I had a taste tonight of what it was like to watch theater on TV and tweet. Verdict: I couldn’t do it — very well, that is. I had my laptop and Downton Abbey in full view before me on HDTV. I tweeted, maybe only twice during the show. The action was unfolding much too furiously on TV for moi to tweet and watch the episode together. No, multitasking was not possible and an undeserved injustice to a fine program like Downton Abbey, a Masterpiece (literally!) where the witty dialogue has to be savored. I tried to read and see what I could learn from the #DowntonPBS tweets; checking on people’s comments via Visible Tweets (pretty tweet viewer at visibletweets.com) and Tweet Grid (tweetgrid.com). Nope, I couldn’t follow them AND enjoy Downton. Sorry, Twitter technology and theater is simply not quite such a match for period dramas where I have to hang on to every word to derive pleasure. Maybe a less cerebral pairing might work — reality TV and Twitter?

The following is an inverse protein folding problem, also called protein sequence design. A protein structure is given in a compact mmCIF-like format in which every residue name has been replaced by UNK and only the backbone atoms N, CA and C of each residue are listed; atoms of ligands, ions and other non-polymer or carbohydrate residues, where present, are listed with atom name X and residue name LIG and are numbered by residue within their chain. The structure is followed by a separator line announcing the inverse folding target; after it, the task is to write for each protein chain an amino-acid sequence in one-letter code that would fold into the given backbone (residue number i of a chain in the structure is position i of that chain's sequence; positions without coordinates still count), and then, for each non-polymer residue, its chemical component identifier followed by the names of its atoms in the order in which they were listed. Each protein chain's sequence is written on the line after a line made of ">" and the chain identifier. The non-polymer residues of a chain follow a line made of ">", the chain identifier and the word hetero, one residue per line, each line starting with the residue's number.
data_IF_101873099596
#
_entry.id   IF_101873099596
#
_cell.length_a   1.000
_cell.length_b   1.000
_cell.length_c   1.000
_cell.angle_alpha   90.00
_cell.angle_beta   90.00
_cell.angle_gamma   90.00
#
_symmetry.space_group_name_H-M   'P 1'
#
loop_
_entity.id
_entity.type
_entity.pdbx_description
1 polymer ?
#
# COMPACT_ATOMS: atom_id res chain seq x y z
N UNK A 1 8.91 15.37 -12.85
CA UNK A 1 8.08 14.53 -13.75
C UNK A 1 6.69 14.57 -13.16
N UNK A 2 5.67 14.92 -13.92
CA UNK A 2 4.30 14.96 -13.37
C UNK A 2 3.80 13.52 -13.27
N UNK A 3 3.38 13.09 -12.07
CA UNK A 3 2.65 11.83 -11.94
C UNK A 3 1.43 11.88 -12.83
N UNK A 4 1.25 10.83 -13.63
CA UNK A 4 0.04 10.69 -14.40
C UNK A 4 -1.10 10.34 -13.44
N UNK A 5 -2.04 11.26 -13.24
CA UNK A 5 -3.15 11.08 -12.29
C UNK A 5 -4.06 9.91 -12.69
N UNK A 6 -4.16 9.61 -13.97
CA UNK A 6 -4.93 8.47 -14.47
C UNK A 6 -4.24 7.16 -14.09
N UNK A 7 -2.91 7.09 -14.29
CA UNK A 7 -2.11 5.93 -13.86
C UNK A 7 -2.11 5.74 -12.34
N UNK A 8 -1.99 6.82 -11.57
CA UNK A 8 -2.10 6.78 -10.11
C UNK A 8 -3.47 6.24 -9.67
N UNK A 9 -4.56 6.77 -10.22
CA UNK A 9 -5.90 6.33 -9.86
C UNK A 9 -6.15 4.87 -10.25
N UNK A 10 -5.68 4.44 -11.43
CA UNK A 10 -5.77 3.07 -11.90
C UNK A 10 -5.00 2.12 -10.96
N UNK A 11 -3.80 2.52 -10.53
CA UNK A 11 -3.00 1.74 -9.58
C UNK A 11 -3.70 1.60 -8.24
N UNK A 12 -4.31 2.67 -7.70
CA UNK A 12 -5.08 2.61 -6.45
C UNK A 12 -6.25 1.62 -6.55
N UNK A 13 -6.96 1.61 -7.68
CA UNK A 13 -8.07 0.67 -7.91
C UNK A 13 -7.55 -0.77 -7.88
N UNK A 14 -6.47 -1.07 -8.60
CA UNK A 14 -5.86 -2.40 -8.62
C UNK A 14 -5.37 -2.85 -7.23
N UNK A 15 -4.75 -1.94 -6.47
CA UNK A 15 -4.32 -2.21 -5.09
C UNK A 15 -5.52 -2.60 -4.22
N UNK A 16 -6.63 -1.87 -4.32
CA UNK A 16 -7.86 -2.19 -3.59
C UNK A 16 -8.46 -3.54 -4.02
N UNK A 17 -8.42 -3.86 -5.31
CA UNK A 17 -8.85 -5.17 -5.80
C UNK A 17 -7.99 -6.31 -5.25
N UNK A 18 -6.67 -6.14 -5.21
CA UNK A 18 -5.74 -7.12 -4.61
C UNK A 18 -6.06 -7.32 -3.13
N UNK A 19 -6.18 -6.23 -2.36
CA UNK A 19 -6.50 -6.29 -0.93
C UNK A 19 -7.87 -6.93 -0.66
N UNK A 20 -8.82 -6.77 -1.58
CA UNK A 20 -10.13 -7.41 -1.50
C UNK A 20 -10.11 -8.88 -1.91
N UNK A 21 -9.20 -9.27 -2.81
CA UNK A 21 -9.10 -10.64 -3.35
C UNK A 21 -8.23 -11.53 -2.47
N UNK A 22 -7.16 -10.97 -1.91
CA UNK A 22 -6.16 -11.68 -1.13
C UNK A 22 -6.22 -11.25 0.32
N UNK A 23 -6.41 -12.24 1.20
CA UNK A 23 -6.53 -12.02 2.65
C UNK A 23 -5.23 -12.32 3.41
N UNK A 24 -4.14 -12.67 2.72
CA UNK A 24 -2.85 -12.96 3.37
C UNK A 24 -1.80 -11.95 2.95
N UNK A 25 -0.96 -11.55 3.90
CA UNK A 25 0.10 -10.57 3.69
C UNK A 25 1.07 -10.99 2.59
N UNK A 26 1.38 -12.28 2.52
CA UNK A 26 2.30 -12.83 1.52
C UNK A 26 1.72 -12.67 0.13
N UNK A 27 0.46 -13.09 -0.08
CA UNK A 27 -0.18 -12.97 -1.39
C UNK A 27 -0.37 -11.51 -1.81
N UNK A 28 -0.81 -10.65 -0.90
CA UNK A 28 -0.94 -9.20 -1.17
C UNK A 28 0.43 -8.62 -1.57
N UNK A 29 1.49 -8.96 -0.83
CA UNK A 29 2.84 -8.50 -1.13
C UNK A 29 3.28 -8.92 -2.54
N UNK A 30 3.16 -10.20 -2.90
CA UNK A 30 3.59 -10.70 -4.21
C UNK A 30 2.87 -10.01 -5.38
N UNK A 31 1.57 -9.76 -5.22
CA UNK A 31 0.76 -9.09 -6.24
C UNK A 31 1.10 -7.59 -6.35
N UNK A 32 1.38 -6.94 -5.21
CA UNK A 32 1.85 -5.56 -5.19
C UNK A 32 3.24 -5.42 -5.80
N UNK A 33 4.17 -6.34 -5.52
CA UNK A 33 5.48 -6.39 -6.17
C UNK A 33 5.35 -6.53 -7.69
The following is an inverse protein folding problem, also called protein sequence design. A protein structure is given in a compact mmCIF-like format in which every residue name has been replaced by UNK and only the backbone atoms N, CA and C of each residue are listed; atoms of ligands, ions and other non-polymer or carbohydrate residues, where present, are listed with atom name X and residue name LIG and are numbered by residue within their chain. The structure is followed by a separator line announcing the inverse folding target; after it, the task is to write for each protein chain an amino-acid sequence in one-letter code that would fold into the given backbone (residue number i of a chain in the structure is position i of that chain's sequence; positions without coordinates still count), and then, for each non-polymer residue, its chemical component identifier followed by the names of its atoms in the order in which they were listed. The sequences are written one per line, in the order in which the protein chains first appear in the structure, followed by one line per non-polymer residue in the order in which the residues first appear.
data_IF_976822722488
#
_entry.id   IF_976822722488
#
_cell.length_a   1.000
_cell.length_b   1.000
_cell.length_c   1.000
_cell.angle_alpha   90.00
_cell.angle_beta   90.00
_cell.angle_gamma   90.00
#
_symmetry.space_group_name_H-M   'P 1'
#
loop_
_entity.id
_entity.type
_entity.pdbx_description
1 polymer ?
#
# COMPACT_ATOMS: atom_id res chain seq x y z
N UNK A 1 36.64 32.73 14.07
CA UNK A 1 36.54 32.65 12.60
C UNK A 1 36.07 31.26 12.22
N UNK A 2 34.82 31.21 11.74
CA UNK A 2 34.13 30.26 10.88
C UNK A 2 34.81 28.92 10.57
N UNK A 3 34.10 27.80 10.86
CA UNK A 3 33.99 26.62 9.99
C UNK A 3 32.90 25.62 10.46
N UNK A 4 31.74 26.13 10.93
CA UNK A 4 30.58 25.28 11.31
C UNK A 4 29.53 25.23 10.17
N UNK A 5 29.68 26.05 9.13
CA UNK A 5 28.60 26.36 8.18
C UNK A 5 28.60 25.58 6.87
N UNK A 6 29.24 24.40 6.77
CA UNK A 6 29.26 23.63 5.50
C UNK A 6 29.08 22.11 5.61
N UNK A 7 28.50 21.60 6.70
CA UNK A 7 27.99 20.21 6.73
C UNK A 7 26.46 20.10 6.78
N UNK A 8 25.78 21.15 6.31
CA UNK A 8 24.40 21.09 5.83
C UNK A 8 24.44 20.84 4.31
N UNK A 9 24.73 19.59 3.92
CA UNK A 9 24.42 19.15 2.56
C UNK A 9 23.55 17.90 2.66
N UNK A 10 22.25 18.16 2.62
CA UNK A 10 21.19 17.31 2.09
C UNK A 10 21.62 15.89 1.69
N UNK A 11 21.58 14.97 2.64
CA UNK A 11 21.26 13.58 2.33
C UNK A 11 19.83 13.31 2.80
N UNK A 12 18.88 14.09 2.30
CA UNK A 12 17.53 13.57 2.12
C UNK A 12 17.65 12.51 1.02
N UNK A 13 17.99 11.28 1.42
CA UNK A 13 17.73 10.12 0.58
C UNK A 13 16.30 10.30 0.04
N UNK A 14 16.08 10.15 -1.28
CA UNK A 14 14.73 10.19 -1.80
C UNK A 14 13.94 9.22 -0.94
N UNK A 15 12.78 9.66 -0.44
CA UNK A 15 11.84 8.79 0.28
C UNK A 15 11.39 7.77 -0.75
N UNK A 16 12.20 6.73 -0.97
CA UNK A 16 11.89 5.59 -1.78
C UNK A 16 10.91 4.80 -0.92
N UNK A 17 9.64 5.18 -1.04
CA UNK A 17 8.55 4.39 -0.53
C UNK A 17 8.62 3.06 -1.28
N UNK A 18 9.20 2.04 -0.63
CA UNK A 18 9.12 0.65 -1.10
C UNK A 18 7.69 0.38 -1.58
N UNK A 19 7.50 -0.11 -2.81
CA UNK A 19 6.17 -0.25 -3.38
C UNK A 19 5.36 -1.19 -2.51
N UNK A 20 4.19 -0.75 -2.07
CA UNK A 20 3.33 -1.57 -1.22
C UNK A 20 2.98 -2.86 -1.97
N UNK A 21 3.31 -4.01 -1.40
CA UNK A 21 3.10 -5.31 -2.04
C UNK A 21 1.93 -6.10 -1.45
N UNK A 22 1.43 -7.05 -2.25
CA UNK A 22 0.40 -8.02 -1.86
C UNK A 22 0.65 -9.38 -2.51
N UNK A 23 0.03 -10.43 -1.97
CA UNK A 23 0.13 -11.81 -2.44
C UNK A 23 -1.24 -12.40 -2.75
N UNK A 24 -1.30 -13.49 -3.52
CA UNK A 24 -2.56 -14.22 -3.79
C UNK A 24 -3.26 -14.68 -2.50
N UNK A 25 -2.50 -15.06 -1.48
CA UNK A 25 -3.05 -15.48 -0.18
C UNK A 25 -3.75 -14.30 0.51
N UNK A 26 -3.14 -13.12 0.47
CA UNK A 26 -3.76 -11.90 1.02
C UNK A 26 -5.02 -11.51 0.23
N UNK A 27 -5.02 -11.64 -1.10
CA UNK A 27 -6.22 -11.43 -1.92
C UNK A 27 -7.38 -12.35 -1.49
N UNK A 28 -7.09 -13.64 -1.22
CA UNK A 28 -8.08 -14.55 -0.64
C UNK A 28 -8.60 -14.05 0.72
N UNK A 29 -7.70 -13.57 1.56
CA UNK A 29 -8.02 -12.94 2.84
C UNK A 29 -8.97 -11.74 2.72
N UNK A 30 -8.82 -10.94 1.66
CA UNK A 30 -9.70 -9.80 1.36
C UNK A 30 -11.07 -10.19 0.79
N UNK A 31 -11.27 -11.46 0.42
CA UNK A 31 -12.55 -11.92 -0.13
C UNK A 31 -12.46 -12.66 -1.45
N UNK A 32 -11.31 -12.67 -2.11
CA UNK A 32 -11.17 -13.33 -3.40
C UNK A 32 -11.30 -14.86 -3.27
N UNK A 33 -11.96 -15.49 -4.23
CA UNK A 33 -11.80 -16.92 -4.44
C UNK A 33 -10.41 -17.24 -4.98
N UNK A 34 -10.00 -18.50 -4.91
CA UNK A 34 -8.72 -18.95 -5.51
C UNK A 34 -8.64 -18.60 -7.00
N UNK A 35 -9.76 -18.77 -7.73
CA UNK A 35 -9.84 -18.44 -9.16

It’s nice to go back and read the Twitter conversation now that the show is over. There’s a sense of this shared experience knowing that people appreciate the show as much as I do. They relish the wit and catch the nuances of the repartee. Learning occurred asynchronously for me through others who created the conversation synchronously and asynchronously (after the show was over). Thanks PBS and tweeps of #DowntonPBS.